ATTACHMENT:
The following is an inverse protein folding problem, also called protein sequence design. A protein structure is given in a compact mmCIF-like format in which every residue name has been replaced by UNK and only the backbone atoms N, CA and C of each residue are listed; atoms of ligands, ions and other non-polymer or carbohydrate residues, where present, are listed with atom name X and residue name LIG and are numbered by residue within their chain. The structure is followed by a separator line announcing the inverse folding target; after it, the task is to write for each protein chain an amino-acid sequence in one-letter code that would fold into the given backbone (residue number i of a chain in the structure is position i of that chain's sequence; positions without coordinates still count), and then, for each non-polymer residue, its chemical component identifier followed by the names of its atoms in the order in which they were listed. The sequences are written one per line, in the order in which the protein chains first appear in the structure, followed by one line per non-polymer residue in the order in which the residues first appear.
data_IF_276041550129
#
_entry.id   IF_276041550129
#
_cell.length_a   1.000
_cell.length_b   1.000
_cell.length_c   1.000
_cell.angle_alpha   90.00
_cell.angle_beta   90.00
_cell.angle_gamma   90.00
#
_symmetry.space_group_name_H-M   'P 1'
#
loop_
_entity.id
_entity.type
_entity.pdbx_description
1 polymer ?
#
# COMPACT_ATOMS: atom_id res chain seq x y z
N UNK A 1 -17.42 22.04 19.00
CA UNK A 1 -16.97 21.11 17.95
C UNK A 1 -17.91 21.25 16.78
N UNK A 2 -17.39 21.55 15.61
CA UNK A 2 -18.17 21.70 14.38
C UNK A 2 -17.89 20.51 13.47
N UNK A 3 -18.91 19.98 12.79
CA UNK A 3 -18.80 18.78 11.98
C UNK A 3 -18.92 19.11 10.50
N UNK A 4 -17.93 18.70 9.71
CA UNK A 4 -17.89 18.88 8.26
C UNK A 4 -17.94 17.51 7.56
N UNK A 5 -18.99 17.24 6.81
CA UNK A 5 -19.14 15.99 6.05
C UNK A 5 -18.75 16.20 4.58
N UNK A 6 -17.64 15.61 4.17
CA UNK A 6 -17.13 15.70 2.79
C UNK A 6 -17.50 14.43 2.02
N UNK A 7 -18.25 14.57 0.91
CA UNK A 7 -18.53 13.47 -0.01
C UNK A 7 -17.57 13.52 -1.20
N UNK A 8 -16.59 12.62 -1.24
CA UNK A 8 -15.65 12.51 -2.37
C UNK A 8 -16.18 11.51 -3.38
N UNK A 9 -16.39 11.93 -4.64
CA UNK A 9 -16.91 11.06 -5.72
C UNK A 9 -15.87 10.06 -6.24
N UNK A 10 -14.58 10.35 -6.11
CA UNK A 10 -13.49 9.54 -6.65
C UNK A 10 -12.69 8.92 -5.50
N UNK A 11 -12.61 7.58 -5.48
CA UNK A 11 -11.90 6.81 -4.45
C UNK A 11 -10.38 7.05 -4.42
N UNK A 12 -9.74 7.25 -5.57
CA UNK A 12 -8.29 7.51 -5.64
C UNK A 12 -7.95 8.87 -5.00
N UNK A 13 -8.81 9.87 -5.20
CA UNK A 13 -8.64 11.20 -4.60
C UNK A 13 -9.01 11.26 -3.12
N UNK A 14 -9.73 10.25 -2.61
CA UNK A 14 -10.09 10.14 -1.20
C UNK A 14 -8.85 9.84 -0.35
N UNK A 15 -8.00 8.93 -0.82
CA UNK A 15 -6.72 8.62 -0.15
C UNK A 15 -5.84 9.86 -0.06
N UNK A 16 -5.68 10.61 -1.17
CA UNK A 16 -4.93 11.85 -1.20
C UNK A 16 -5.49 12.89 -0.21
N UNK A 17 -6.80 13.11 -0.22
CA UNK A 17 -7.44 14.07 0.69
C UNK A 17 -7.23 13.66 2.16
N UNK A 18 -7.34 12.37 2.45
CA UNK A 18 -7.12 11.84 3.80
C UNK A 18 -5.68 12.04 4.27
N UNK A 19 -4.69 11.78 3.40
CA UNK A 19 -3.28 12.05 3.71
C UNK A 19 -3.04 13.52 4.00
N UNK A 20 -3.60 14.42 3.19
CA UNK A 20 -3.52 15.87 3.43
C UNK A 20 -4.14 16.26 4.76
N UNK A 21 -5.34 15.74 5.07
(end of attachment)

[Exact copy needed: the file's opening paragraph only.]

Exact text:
The following is an inverse protein folding problem, also called protein sequence design. A protein structure is given in a compact mmCIF-like format in which every residue name has been replaced by UNK and only the backbone atoms N, CA and C of each residue are listed; atoms of ligands, ions and other non-polymer or carbohydrate residues, where present, are listed with atom name X and residue name LIG and are numbered by residue within their chain. The structure is followed by a separator line announcing the inverse folding target; after it, the task is to write for each protein chain an amino-acid sequence in one-letter code that would fold into the given backbone (residue number i of a chain in the structure is position i of that chain's sequence; positions without coordinates still count), and then, for each non-polymer residue, its chemical component identifier followed by the names of its atoms in the order in which they were listed. The sequences are written one per line, in the order in which the protein chains first appear in the structure, followed by one line per non-polymer residue in the order in which the residues first appear.